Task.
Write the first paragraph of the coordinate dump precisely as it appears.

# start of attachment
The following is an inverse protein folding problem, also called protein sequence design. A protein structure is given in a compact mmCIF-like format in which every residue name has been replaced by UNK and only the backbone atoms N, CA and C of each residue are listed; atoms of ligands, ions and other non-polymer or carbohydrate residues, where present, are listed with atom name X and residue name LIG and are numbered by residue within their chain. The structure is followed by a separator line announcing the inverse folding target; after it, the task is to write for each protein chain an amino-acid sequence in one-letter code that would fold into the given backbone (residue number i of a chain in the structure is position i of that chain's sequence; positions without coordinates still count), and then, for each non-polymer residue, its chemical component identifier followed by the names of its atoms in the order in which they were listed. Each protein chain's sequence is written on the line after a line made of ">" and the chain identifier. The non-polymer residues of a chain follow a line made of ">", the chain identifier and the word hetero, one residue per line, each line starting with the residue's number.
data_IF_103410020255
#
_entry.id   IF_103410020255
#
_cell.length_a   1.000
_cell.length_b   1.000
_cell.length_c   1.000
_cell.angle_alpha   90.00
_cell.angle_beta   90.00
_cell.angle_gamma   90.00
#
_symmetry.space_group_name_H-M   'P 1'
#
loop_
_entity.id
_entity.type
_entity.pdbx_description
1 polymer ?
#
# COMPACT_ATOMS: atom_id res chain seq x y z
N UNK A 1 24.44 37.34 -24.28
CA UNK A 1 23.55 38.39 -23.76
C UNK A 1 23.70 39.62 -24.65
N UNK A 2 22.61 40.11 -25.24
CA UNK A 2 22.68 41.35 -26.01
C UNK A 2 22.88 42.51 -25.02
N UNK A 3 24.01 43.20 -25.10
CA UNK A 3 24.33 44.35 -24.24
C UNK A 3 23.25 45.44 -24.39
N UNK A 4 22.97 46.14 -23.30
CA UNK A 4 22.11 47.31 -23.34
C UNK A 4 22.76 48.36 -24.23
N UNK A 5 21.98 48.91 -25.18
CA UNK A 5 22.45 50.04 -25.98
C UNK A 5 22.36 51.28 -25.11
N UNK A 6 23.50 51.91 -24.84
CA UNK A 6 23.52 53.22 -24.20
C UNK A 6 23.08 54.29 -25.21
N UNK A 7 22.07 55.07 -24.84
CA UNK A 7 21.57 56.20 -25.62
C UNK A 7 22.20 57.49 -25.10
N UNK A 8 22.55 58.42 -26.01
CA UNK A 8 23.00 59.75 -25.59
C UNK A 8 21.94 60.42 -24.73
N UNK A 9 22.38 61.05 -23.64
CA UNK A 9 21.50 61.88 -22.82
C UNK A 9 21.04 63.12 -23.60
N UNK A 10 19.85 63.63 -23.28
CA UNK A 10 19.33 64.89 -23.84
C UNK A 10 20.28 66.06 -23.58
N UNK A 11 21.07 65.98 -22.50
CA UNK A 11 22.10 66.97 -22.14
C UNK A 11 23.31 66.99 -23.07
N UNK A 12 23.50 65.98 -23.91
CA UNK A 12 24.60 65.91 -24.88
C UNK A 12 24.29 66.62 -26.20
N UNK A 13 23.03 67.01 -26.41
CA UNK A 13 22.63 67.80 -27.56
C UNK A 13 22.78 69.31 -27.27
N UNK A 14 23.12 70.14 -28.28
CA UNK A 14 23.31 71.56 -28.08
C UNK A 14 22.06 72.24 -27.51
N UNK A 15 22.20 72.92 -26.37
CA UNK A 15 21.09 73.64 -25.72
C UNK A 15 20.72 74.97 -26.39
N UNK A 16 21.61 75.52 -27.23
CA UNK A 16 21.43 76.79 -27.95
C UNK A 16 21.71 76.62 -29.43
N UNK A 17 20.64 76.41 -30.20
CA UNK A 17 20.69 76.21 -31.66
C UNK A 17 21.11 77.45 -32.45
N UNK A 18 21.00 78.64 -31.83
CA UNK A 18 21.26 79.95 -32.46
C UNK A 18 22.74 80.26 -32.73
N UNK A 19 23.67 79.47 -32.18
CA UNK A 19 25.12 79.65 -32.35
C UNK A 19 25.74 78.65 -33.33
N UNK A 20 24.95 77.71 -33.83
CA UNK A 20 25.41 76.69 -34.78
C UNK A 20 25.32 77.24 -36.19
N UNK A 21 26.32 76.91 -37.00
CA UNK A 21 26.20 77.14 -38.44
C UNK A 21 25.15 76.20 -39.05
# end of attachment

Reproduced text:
The following is an inverse protein folding problem, also called protein sequence design. A protein structure is given in a compact mmCIF-like format in which every residue name has been replaced by UNK and only the backbone atoms N, CA and C of each residue are listed; atoms of ligands, ions and other non-polymer or carbohydrate residues, where present, are listed with atom name X and residue name LIG and are numbered by residue within their chain. The structure is followed by a separator line announcing the inverse folding target; after it, the task is to write for each protein chain an amino-acid sequence in one-letter code that would fold into the given backbone (residue number i of a chain in the structure is position i of that chain's sequence; positions without coordinates still count), and then, for each non-polymer residue, its chemical component identifier followed by the names of its atoms in the order in which they were listed. Each protein chain's sequence is written on the line after a line made of ">" and the chain identifier. The non-polymer residues of a chain follow a line made of ">", the chain identifier and the word hetero, one residue per line, each line starting with the residue's number.